Pluto, classified as a planet until the discovery of Alice in 2005, sits on the Kuiper Belt near Neptune. In 2015, the NASA spacecraft New Horizons flew a space rock, where it captured an incredible photo of its atmosphere . However, he made a far more interesting discovery the short time he remained in orbit.
Brian Cox revealed during his BBC series The Planets that scientists have noticed "something strange" in particular about an area.  He said earlier this year: "By far the most recognizable feature is the region known as Tombaugh Regio, or to give it its more popular name – the heart of Pluto.
"The western part of the heart is called Sputnik Planitia.
'A giant plane of frozen nitrogen, methane and carbon monoxide extending over a million square kilometers.
"And at its end is a range of mountains made up of clear, frozen water ice that rises 6 km above the plain.
"But there is something very strange about the region, something that sets it apart from the rest of this dwarf planet."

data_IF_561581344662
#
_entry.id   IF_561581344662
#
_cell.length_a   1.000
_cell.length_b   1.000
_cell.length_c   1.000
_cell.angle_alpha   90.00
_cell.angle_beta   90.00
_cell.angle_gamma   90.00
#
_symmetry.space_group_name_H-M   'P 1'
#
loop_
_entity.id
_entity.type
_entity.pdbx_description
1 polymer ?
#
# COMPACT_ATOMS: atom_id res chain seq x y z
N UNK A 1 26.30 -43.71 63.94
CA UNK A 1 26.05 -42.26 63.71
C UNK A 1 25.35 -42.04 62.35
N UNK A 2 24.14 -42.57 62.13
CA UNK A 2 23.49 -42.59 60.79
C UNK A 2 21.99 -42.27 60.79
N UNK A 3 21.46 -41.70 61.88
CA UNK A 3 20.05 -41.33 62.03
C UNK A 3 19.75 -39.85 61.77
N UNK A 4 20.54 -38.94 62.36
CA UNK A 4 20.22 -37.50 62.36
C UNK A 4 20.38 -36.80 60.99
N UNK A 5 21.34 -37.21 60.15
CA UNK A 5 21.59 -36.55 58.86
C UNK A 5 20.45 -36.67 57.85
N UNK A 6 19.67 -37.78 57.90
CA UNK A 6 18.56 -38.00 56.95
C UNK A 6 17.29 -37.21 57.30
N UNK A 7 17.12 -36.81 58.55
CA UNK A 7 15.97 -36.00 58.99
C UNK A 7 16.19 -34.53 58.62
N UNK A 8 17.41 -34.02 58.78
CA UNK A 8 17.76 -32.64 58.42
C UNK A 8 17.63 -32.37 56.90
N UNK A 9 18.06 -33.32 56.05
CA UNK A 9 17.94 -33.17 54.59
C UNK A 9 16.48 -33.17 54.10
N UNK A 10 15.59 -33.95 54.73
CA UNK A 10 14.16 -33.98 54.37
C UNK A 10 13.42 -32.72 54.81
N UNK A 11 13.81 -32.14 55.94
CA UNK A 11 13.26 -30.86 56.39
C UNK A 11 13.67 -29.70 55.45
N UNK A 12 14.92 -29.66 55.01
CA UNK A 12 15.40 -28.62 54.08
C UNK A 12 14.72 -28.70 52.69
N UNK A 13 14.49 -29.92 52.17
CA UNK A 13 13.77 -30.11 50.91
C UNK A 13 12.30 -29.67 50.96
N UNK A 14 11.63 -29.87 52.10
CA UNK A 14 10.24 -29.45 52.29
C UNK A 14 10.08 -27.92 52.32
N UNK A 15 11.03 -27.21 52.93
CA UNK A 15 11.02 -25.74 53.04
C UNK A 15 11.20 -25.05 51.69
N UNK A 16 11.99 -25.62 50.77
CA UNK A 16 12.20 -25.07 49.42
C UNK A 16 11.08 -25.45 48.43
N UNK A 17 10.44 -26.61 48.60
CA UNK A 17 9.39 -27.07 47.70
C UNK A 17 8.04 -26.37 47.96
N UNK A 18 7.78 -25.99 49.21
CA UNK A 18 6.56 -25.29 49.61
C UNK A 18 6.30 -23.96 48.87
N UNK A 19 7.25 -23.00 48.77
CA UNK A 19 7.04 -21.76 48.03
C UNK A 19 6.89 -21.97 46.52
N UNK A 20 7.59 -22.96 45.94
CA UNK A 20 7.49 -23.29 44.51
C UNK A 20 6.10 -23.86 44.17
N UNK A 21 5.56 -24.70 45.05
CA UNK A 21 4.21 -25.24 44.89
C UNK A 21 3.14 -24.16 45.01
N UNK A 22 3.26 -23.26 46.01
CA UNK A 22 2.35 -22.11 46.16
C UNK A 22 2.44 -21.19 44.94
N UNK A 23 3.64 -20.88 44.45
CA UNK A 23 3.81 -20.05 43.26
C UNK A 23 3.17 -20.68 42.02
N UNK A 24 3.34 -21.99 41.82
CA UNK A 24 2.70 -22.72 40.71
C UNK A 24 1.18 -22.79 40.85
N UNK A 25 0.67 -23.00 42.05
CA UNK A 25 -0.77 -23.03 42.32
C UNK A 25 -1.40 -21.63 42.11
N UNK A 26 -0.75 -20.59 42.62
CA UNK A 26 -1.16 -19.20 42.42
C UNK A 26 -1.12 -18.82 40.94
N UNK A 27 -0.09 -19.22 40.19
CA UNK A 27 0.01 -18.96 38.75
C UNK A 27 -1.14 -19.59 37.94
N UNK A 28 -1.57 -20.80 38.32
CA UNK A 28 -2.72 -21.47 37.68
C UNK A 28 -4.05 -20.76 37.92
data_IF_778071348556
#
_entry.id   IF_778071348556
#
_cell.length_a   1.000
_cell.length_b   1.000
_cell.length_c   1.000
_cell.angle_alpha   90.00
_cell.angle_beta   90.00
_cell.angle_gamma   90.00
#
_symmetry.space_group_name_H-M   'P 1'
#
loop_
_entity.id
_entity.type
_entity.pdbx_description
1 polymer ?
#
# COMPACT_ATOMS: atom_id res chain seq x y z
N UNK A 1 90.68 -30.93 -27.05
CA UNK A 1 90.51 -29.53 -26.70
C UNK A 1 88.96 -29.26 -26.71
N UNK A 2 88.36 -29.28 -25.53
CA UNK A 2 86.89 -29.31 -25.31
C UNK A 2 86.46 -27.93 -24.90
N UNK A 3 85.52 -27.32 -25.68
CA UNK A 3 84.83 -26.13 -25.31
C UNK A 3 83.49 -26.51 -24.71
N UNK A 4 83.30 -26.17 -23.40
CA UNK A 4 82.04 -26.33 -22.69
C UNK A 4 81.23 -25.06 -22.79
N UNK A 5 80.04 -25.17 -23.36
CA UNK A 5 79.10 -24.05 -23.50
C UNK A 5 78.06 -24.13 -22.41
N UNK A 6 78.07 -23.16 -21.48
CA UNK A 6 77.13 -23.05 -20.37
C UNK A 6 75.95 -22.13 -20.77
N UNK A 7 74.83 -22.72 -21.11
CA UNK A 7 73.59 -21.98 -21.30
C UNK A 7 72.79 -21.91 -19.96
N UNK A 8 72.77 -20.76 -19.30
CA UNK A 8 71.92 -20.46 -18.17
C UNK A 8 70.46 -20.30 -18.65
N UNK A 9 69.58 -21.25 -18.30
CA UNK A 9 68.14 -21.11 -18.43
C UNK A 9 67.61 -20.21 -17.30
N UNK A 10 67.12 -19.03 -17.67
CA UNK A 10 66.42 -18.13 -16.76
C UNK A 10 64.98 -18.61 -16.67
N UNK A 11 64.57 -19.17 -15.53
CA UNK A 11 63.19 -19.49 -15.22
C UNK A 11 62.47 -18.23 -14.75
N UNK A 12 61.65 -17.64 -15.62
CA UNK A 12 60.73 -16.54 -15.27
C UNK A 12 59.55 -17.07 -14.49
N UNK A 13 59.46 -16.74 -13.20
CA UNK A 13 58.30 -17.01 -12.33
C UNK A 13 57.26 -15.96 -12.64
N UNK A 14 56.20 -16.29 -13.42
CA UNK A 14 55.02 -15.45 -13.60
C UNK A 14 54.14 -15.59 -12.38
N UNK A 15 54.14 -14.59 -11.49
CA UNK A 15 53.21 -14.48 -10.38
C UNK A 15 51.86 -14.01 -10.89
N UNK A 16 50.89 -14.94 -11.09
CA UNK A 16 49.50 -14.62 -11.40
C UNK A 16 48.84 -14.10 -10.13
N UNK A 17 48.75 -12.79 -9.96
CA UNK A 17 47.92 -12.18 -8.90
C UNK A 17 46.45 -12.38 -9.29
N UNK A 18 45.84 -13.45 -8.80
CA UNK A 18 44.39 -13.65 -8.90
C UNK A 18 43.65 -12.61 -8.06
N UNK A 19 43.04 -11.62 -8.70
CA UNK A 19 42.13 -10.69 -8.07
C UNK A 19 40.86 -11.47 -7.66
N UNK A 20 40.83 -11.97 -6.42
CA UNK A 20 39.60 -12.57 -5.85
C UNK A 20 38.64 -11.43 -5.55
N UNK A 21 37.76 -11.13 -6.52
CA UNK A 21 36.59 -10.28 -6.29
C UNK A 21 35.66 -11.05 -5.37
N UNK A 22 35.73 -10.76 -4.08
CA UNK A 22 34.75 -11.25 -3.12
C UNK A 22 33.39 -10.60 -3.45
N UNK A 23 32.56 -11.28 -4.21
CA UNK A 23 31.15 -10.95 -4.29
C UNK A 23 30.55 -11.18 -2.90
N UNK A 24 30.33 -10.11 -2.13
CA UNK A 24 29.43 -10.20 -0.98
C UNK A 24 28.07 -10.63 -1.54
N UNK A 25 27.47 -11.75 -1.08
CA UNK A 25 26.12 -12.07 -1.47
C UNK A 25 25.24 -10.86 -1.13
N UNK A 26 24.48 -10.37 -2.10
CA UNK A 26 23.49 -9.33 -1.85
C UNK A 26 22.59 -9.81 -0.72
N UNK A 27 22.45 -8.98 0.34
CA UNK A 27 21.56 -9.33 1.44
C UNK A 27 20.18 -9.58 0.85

Dr. Cox went on to explain how the area looks like an anomaly of the re-st. on the world.
He added: "The surface of Pluto is covered with craters, the scars of impacts that have occurred over many billions of years, just like the surface of our Moon.
“Unless you look at Sputnik Planitia, it's absolutely smooth, there are no craters at all, not a single one.
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"So what could happen is that there is a source of deep down heat that melts the nitrogen ice and causes it to rise, cool and then fall again, and these currents continually reappear in the zone.
"This small world like Pluto is still active was a huge surprise.
"Our best theory of how this could be is that somewhere deep inside it there are radioactive elements that generate heat as they decompose."
Dr. Cox went on to reveal how scientists believe that beneath Pluto can hide an ocean of water is a surface.